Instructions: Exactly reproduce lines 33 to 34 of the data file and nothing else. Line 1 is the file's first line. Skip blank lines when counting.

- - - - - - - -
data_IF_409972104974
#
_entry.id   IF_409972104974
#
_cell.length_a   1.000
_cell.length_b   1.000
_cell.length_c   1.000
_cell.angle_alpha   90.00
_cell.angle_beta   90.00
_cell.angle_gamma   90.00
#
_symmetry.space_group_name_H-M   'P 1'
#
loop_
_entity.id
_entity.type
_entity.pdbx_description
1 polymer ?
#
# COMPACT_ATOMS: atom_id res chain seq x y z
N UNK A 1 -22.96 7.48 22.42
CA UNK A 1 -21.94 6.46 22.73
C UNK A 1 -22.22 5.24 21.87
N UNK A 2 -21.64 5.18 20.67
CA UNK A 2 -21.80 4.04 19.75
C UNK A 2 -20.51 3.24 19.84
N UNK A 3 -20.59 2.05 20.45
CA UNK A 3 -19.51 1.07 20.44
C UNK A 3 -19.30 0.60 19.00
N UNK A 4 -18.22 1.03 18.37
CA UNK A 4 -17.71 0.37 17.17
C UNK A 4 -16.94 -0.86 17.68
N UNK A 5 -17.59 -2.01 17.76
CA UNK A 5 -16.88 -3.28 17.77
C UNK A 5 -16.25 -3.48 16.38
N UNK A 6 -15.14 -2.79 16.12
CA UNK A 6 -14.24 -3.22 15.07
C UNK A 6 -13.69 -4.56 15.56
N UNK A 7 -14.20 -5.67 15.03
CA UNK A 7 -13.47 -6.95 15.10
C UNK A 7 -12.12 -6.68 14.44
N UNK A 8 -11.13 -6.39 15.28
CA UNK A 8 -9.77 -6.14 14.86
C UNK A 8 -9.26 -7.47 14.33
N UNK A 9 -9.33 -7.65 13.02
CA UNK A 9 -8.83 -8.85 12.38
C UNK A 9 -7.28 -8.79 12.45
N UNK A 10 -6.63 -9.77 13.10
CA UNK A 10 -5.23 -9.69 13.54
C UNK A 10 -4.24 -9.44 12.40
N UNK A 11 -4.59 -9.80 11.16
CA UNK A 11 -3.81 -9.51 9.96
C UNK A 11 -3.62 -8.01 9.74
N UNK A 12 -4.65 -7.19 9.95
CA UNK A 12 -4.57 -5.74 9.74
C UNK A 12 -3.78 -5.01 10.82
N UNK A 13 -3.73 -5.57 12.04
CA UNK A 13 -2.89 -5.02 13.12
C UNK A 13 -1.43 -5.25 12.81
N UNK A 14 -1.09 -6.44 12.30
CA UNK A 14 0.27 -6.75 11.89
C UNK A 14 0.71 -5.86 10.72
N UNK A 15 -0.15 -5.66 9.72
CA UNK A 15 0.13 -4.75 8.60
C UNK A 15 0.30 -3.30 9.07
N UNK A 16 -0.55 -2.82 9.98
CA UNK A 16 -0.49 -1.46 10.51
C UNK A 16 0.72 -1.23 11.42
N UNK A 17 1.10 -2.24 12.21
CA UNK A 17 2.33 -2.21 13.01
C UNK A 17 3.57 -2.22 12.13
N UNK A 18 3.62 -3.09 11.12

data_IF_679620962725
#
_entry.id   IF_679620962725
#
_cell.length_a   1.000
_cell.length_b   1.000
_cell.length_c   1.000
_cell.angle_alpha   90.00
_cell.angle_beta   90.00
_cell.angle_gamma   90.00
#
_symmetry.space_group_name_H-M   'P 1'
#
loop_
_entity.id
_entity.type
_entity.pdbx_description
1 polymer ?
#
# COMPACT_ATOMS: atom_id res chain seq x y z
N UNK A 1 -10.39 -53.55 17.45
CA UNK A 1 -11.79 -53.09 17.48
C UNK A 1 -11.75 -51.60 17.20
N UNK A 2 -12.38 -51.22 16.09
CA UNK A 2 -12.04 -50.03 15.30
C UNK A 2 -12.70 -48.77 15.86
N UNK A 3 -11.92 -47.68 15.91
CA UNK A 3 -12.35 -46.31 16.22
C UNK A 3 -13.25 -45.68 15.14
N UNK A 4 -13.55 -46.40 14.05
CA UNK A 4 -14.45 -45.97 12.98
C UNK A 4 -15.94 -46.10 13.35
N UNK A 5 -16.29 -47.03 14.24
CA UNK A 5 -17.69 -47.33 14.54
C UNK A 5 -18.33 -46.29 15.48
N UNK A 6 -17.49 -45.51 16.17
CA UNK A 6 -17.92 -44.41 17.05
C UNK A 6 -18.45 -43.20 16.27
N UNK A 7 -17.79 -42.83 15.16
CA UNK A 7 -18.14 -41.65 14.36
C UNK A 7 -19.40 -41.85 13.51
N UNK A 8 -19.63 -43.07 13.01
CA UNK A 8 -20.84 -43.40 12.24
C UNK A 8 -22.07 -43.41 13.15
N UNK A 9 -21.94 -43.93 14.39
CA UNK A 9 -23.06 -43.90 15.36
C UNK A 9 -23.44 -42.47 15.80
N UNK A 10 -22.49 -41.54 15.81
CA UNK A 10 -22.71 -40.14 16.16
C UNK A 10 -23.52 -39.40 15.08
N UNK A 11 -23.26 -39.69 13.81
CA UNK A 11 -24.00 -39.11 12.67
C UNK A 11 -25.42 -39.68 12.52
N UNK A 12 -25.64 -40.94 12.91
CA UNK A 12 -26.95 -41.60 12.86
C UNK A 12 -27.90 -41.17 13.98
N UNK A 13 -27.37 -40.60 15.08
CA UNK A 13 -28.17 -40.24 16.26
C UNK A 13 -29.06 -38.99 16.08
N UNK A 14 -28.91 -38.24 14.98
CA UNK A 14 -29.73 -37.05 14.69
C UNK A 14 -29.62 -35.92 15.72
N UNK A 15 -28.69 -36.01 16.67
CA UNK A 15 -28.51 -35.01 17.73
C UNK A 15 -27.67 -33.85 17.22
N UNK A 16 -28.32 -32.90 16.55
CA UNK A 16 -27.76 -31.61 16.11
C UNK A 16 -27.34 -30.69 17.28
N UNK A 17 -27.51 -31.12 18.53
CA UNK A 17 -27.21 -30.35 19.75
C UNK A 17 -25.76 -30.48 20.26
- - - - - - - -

N UNK A 5 -17.59 -2.01 17.76
CA UNK A 5 -16.88 -3.28 17.77